- Consider whether it is possible to move the school in the direction of greater independence from the sponsor district without adverse consequences for students, for the long-term solvency of the school, or in other respects. If such possibilities are identified, the school should explain in the plan submitted to ODE how the school intends to implement such changes. Among other options, schools might explore the possibility of acquiring services currently provided by the sponsor district from other entities. For example, conversion schools might look to a pre-existing school district or conversion school COG or other consortium, or to one newly formed for this purpose; or an exchange might be established whereby conversion schools acquire services from one another. Such collaborations could even prove capable of delivering efficiencies that exceed those currently realized by sponsors and conversion schools, especially in connection with those services to the schools that sponsor districts may find burdensome.
- To the extent that a conversion school cannot decrease its collaboration with the sponsor district without adverse consequences, the school should explain to ODE, in the written plan submitted to ODE and through communication with the school’s ODE consultant, why the school operates as it does. Upon receipt of this information, ODE may approve the school’s continued collaboration with the sponsor district. (See examples in the attached letters exchanged with ODE.)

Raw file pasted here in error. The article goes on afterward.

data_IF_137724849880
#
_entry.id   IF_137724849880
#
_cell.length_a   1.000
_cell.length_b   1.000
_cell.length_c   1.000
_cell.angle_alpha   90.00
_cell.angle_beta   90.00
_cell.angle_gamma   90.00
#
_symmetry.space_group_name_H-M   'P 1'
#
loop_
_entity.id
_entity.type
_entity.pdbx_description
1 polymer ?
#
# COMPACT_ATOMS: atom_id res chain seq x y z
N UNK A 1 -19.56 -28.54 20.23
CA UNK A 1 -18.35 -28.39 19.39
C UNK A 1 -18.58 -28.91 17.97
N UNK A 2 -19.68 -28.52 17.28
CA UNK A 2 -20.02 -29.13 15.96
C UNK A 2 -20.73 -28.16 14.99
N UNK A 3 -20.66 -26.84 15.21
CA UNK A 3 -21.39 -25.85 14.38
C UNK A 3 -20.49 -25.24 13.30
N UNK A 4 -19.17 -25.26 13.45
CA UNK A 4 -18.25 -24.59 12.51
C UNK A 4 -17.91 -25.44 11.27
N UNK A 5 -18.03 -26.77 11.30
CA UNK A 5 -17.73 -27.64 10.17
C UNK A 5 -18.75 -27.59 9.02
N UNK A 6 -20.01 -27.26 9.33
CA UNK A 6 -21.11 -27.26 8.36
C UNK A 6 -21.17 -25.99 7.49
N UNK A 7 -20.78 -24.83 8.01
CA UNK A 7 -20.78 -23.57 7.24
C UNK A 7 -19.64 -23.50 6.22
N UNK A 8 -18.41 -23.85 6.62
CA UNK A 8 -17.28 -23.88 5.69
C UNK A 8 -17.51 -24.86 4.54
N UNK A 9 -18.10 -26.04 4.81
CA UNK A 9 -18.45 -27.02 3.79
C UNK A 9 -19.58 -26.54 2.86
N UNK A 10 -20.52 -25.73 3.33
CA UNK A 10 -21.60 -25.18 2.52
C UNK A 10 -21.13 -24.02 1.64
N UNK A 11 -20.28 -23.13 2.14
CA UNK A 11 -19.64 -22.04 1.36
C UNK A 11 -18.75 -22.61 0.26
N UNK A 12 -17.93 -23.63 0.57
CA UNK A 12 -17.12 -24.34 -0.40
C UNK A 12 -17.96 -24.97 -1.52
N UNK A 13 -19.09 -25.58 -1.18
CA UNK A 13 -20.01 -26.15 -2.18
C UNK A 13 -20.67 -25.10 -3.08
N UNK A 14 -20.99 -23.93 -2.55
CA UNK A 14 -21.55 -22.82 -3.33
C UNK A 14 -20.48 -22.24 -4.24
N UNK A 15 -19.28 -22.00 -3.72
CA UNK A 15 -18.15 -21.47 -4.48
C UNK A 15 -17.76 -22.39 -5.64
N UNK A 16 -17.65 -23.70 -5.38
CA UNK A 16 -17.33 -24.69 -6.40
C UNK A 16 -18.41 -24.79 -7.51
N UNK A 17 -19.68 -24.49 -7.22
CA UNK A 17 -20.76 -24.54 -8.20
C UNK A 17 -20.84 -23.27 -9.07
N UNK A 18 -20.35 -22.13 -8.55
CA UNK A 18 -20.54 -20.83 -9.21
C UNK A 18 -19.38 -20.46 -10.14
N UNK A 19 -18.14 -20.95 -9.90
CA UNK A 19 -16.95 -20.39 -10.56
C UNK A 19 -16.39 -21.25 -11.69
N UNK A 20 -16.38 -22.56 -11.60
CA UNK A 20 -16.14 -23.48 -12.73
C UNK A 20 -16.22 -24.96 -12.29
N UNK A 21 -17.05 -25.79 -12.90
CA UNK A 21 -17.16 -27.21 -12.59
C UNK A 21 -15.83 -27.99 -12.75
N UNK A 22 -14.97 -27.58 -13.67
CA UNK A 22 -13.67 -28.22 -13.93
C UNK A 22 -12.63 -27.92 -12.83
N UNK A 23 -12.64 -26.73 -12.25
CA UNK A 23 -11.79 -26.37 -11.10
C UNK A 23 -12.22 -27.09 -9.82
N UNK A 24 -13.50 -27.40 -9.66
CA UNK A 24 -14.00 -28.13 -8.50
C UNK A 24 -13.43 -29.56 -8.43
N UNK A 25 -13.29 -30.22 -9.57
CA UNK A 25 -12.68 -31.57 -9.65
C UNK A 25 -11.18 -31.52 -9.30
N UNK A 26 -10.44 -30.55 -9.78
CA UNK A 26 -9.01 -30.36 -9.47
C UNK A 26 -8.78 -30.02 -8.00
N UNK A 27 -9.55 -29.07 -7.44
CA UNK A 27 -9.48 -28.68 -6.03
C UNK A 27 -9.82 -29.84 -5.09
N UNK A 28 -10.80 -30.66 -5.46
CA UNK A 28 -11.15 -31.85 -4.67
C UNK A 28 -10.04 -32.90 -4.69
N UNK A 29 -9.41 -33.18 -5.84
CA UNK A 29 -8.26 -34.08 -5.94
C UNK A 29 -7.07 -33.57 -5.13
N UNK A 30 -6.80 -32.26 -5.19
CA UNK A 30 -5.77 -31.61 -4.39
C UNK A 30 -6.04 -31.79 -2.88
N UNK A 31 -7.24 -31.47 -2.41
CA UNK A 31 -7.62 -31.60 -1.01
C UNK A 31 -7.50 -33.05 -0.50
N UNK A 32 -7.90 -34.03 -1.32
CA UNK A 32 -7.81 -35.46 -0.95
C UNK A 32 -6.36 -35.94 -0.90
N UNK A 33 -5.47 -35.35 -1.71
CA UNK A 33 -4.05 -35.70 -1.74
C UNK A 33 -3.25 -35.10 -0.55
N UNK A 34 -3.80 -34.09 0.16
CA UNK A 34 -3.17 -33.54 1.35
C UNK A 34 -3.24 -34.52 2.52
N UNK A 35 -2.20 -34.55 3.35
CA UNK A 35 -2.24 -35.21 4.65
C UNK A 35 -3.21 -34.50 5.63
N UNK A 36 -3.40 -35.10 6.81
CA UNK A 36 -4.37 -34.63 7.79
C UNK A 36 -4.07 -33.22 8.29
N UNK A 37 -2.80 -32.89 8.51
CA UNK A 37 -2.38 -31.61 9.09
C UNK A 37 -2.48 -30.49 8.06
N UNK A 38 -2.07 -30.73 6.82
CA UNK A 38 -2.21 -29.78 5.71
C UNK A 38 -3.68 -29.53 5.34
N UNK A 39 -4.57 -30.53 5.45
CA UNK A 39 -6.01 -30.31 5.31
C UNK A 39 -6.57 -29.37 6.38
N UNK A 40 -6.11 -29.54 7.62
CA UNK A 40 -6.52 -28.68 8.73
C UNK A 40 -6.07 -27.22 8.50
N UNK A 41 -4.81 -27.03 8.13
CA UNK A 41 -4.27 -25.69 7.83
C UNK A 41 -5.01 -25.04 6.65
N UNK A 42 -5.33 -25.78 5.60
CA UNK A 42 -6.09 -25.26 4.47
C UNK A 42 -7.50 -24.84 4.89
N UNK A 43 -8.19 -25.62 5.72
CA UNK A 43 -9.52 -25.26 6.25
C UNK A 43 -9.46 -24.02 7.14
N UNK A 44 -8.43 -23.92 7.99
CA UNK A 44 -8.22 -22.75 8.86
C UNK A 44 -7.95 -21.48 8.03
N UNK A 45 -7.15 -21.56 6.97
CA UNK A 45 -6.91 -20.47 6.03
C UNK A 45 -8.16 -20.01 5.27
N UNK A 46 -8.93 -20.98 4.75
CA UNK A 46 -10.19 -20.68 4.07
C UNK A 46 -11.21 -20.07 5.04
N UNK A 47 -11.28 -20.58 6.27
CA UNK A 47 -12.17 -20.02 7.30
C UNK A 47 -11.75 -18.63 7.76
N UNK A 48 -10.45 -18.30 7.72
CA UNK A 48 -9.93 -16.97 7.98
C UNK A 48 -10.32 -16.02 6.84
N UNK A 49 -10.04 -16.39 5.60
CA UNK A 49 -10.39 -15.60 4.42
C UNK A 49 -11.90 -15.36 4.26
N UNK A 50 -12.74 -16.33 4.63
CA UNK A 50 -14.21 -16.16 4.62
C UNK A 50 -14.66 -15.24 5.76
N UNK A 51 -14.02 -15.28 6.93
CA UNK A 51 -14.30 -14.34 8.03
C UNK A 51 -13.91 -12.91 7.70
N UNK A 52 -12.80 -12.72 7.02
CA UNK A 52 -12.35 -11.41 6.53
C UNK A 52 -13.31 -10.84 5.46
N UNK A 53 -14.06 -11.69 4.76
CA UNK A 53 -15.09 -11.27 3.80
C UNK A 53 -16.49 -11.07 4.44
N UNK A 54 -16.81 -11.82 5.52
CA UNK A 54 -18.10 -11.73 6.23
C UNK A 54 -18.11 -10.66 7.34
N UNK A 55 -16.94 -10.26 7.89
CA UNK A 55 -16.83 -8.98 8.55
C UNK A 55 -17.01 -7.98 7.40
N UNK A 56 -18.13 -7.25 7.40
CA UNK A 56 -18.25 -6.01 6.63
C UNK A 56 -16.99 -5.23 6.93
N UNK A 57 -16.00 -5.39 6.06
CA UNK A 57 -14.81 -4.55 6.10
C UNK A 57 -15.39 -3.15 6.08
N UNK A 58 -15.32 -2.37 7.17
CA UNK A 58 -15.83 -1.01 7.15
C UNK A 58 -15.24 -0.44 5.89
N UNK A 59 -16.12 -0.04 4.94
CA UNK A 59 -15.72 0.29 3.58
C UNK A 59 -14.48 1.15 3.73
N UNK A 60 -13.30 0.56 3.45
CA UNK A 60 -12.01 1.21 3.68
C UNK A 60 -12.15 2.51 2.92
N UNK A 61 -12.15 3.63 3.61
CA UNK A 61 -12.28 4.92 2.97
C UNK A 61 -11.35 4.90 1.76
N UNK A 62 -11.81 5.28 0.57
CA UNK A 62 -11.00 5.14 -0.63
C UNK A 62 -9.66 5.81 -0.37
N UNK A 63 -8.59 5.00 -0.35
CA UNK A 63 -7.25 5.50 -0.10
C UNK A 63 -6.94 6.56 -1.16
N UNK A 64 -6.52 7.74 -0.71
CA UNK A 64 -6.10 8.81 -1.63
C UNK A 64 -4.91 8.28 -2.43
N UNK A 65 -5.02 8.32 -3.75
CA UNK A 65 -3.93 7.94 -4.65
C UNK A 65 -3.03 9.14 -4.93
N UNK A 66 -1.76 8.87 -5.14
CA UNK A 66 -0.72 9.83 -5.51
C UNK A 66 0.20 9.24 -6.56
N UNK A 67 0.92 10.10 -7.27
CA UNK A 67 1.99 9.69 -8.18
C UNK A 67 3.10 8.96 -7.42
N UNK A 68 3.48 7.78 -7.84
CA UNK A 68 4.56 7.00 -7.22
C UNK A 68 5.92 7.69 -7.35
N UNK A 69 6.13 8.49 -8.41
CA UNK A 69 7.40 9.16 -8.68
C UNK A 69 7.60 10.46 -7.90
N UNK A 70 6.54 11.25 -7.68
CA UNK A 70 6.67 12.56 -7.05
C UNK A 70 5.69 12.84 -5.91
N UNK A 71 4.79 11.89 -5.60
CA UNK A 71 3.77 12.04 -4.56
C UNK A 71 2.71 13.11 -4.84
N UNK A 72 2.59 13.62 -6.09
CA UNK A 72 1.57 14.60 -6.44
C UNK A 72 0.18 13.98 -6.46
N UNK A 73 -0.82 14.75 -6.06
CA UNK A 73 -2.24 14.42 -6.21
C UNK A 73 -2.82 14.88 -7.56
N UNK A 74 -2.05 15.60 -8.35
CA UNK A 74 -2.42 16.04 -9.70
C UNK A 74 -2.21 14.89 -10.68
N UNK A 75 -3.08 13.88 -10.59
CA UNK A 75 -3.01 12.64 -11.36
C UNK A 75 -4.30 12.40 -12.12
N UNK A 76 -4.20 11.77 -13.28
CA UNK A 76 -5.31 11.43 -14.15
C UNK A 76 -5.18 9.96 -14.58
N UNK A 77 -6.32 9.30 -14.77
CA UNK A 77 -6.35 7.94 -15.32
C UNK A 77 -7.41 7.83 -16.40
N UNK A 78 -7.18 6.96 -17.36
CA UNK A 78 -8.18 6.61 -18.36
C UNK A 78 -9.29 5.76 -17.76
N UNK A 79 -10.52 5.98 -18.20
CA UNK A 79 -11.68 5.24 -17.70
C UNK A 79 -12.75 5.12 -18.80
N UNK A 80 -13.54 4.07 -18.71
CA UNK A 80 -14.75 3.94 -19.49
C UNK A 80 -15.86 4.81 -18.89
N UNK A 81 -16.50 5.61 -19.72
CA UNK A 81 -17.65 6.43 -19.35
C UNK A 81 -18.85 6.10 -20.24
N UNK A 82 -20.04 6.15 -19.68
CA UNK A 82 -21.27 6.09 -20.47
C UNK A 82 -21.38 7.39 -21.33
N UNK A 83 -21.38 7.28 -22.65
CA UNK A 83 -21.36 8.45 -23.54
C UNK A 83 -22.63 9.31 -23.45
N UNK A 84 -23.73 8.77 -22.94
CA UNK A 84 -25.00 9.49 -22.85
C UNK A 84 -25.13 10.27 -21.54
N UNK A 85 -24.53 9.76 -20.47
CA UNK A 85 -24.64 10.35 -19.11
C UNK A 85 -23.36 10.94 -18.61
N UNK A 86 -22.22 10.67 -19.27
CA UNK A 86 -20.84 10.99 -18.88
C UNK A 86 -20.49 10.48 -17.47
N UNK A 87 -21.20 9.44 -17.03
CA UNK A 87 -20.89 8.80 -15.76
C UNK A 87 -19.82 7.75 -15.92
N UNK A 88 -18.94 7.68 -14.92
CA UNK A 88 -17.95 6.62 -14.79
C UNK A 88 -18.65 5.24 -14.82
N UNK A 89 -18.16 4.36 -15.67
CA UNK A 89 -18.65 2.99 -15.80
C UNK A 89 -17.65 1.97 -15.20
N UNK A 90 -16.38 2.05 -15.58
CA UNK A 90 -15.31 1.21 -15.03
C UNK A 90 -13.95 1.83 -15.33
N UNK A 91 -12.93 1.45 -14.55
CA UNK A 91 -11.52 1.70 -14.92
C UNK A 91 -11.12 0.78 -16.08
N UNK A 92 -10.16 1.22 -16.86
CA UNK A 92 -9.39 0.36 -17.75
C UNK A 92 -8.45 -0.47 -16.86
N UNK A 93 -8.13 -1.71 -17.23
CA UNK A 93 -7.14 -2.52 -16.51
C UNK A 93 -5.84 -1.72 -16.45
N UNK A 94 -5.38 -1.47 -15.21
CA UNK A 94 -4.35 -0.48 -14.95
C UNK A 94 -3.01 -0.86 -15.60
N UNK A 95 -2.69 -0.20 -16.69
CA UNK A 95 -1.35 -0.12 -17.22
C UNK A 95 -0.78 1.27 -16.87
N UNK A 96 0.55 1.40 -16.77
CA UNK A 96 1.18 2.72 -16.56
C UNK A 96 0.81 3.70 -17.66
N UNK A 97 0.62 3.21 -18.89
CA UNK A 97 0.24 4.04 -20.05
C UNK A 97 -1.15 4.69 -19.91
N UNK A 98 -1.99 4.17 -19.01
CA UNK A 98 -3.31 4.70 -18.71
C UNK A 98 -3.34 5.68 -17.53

Notwithstanding ODE’s assurance that it did not intend in its letters to suggest that conversion schools are at risk of closure in the 2010-2011 school year if they fail to establish sufficient “operational independence,” some conversion schools may nevertheless be contemplating closure due to these issues (or for other reasons). Alternatively, schools that expect to remain open may be planning consequential changes as a result of ODE’s letters. In either such case, schools and sponsors should consider whether, how and when to communicate with their constituencies regarding the future of the school.
Other planning also may be warranted. For example, a school contemplating closure should give thought early in the process to the disposition of its assets. The school may also wish to pursue potential strategies for facilitating the continuation, by the sponsor or others, of at least some aspects of the school’s educational program.
Finally, and on an unrelated note, there is as yet no short- or long-term resolution of ODE’s opposition to “blended” community schools (by which ODE means community schools that combine classroom-based instruction with instruction delivered to students in their homes, by computer.) For now, ODE has indicated to us that it is “actively analyzing the issues, which have far-reaching funding and programmatic implications.”